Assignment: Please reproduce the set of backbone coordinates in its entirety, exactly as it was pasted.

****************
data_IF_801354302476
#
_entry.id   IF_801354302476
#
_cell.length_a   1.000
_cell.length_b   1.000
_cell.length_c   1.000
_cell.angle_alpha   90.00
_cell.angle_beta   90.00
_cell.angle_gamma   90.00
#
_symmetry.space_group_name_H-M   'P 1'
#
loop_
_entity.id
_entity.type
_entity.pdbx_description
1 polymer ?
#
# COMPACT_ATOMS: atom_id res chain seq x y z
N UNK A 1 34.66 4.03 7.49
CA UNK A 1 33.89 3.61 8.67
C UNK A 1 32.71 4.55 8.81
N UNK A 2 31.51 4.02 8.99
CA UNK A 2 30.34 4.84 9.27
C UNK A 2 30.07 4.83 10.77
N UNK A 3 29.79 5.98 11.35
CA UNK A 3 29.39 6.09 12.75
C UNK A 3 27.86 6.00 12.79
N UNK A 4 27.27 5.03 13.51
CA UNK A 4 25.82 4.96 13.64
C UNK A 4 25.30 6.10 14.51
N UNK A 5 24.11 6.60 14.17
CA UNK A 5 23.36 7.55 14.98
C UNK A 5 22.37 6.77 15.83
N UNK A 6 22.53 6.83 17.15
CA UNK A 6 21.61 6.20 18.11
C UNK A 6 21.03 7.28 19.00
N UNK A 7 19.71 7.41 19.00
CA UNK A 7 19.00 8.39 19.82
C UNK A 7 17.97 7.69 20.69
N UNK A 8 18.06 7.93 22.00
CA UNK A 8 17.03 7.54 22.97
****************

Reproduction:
data_IF_801354302476
#
_entry.id   IF_801354302476
#
_cell.length_a   1.000
_cell.length_b   1.000
_cell.length_c   1.000
_cell.angle_alpha   90.00
_cell.angle_beta   90.00
_cell.angle_gamma   90.00
#
_symmetry.space_group_name_H-M   'P 1'
#
loop_
_entity.id
_entity.type
_entity.pdbx_description
1 polymer ?
#
# COMPACT_ATOMS: atom_id res chain seq x y z
N UNK A 1 34.66 4.03 7.49
CA UNK A 1 33.89 3.61 8.67
C UNK A 1 32.71 4.55 8.81
N UNK A 2 31.51 4.02 8.99
CA UNK A 2 30.34 4.84 9.27
C UNK A 2 30.07 4.83 10.77
N UNK A 3 29.79 5.98 11.35
CA UNK A 3 29.39 6.09 12.75
C UNK A 3 27.86 6.00 12.79
N UNK A 4 27.27 5.03 13.51
CA UNK A 4 25.82 4.96 13.64
C UNK A 4 25.30 6.10 14.51
N UNK A 5 24.11 6.60 14.17
CA UNK A 5 23.36 7.55 14.98
C UNK A 5 22.37 6.77 15.83
N UNK A 6 22.53 6.83 17.15
CA UNK A 6 21.61 6.20 18.11
C UNK A 6 21.03 7.28 19.00
N UNK A 7 19.71 7.41 19.00
CA UNK A 7 19.00 8.39 19.82
C UNK A 7 17.97 7.69 20.69
N UNK A 8 18.06 7.93 22.00
CA UNK A 8 17.03 7.54 22.97